The Engagement of Philanthropic Foundations in Canadian Public Policy
Thomarat, Jacquie A. 1981-
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This dissertation elucidates the policy roles of foundations in Canadian public policy by comparing three case studies at the federal and inter-provincial levels, and across three policy domains, i.e., in fiscal, post-secondary education, and health-research policy. The research method is a comparative, qualitative review of these recent cases informed by semi-structured interviews of over 40 people conducted over 36 months, and document analysis. The three case studies are explored in this research span a period of approximately 30 years, from 1987-2016. The first case considered concerns a tax incentive for donations of capital to charities that was piloted by the federal Liberal government in 1997. Private philanthropic foundations were excluded as qualified recipients for this tax exemption until 2007. Consideration for further extension to the capital gains tax exemption were still underway in 2016 based on the ideas of the original policy entrepreneurs noted in this case. Second, between 1987 and 1998, Crown foundations for provincial universities, including the University of Saskatchewan (U of S), were established across nine provinces in order to take advantage of unique tax structures for this organizational type. Third, in 2006 a partnership between the Bill and Melinda Gates Foundation (the Gates Foundation) in support of the Canadian HIV Vaccine Initiative (CHVI) was formalized in a memorandum of understanding and publicized at the 16th International AIDS Conference in Toronto. The partnership concluded in 2016, but did not necessarily meet the ambitious objectives that were originally set out. Each of these cases establishes that foundation and third sector policy entrepreneurs use collaborative strategies to increase their policy influence. These research findings indicate that foundations are also increasingly active in Canadian public policy. Across each case, foundations’ roles varied at different stages of the policy cycles. Foundations’ access to government processes was consistently higher at the problem-definition and agenda-setting stages of the cycle. Also in each case, foundations’ impacts on Canadian public policy waned at the policy implementation and evaluation stages. In the Canadian context, foundations’ varying degrees of influence across stages of policy cycles can be attributed to the particular character of the Canadian public and third sectors. Canada’s parliamentary system, the closed fiscal policy regime, and the fragmented nature of oversight and regulation of charities constrain outsider access at the latter stages of policy cycles, thus impeding successful implementation of foundations’ policy agendas. That said, as a result of their entrepreneurialism, foundations’ engagement in Canadian public policy is increasing. The theoretical starting point for this dissertation is John W. Kingdon’s (1995) concept of policy entrepreneurship, although his original conceptualization is expanded to cover the entire policy cycle, rather than just agenda setting. The policy-cycles framework is used to organize the case study materials into straightforward chronological narratives. The main concepts of policy entrepreneurship and the policy-cycles framework are also supplemented with institutionalism. Institutionalism helps to account for the potential differences reported in the existing literature on United States (US) and Canadian think tanks and foundations.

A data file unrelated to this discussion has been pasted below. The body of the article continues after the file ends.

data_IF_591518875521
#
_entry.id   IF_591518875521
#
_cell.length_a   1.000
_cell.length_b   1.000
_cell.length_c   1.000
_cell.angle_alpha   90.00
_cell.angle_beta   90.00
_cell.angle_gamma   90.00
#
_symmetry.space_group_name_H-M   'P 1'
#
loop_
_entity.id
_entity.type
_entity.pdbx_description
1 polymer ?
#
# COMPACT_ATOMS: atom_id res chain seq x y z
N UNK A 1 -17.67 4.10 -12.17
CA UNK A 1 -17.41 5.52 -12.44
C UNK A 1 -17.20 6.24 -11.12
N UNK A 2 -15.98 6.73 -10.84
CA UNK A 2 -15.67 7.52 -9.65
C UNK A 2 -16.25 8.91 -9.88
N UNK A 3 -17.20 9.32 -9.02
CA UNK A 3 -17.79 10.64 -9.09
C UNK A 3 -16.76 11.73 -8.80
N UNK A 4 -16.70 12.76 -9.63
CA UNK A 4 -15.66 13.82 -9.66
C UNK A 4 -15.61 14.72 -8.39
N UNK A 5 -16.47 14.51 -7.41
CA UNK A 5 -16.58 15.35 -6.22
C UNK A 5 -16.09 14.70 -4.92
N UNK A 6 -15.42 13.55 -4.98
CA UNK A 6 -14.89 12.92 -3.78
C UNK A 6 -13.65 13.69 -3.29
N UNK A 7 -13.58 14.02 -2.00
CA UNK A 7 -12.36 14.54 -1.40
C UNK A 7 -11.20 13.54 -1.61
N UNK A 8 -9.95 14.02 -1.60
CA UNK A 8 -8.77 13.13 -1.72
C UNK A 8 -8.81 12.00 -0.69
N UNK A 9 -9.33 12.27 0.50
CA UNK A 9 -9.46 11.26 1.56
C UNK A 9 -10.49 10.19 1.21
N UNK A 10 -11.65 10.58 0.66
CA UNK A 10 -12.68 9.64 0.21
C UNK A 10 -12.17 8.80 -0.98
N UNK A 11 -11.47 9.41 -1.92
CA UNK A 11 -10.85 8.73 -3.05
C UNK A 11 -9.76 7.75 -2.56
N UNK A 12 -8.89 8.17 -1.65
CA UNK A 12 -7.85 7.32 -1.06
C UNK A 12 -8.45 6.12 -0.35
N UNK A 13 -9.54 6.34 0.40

DegreeDoctor of Philosophy (Ph.D.)
DepartmentJohnson-Shoyama Graduate School of Public Policy
CommitteeBourassa, Maureen; Hawkins, Robert; Atkinson, Michael; Mou, Haizhen
Copyright DateMarch 2018
Bill and Melinda Gates Foundation
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